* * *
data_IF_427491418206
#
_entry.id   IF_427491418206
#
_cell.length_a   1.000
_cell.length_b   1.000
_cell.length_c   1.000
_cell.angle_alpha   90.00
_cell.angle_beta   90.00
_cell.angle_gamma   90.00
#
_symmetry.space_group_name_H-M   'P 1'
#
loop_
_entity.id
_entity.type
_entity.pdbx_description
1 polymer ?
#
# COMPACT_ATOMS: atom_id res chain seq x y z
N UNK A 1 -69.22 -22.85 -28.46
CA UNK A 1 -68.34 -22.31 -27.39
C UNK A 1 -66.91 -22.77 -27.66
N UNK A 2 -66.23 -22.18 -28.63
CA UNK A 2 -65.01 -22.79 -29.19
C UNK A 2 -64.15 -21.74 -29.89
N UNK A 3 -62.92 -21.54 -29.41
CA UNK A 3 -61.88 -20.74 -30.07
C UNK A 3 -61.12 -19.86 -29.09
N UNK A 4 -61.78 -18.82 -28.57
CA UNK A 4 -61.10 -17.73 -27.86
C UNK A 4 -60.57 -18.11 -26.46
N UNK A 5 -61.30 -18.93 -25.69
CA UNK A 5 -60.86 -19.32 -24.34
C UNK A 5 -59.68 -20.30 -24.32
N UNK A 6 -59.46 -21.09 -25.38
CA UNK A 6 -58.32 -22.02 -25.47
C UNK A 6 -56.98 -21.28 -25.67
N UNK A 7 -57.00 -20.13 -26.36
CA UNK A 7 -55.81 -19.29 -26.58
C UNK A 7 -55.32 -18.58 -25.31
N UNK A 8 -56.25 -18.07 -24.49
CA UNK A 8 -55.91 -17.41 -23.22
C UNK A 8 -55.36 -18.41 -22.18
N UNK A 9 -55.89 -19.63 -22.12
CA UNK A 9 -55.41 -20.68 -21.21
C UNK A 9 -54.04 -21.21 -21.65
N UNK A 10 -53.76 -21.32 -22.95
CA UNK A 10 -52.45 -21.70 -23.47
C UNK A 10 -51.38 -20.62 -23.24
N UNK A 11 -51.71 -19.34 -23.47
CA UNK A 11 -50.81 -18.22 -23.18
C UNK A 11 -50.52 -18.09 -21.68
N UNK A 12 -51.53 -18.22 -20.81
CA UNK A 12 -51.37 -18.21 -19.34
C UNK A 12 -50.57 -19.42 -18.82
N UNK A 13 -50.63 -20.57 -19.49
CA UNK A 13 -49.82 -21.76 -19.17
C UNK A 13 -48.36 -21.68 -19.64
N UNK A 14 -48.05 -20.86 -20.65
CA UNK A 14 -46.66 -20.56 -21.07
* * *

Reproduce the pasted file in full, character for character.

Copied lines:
data_IF_427491418206
#
_entry.id   IF_427491418206
#
_cell.length_a   1.000
_cell.length_b   1.000
_cell.length_c   1.000
_cell.angle_alpha   90.00
_cell.angle_beta   90.00
_cell.angle_gamma   90.00
#
_symmetry.space_group_name_H-M   'P 1'
#
loop_
_entity.id
_entity.type
_entity.pdbx_description
1 polymer ?
#
# COMPACT_ATOMS: atom_id res chain seq x y z
N UNK A 1 -69.22 -22.85 -28.46
CA UNK A 1 -68.34 -22.31 -27.39
C UNK A 1 -66.91 -22.77 -27.66
N UNK A 2 -66.23 -22.18 -28.63
CA UNK A 2 -65.01 -22.79 -29.19
C UNK A 2 -64.15 -21.74 -29.89
N UNK A 3 -62.92 -21.54 -29.41
CA UNK A 3 -61.88 -20.74 -30.07
C UNK A 3 -61.12 -19.86 -29.09
N UNK A 4 -61.78 -18.82 -28.57
CA UNK A 4 -61.10 -17.73 -27.86
C UNK A 4 -60.57 -18.11 -26.46
N UNK A 5 -61.30 -18.93 -25.69
CA UNK A 5 -60.86 -19.32 -24.34
C UNK A 5 -59.68 -20.30 -24.32
N UNK A 6 -59.46 -21.09 -25.38
CA UNK A 6 -58.32 -22.02 -25.47
C UNK A 6 -56.98 -21.28 -25.67
N UNK A 7 -57.00 -20.13 -26.36
CA UNK A 7 -55.81 -19.29 -26.58
C UNK A 7 -55.32 -18.58 -25.31
N UNK A 8 -56.25 -18.07 -24.49
CA UNK A 8 -55.91 -17.41 -23.22
C UNK A 8 -55.36 -18.41 -22.18
N UNK A 9 -55.89 -19.63 -22.12
CA UNK A 9 -55.41 -20.68 -21.21
C UNK A 9 -54.04 -21.21 -21.65
N UNK A 10 -53.76 -21.32 -22.95
CA UNK A 10 -52.45 -21.70 -23.47
C UNK A 10 -51.38 -20.62 -23.24
N UNK A 11 -51.71 -19.34 -23.47
CA UNK A 11 -50.81 -18.22 -23.18
C UNK A 11 -50.52 -18.09 -21.68
N UNK A 12 -51.53 -18.22 -20.81
CA UNK A 12 -51.37 -18.21 -19.34
C UNK A 12 -50.57 -19.42 -18.82
N UNK A 13 -50.63 -20.57 -19.49
CA UNK A 13 -49.82 -21.76 -19.17
C UNK A 13 -48.36 -21.68 -19.64
N UNK A 14 -48.05 -20.86 -20.65
CA UNK A 14 -46.66 -20.56 -21.07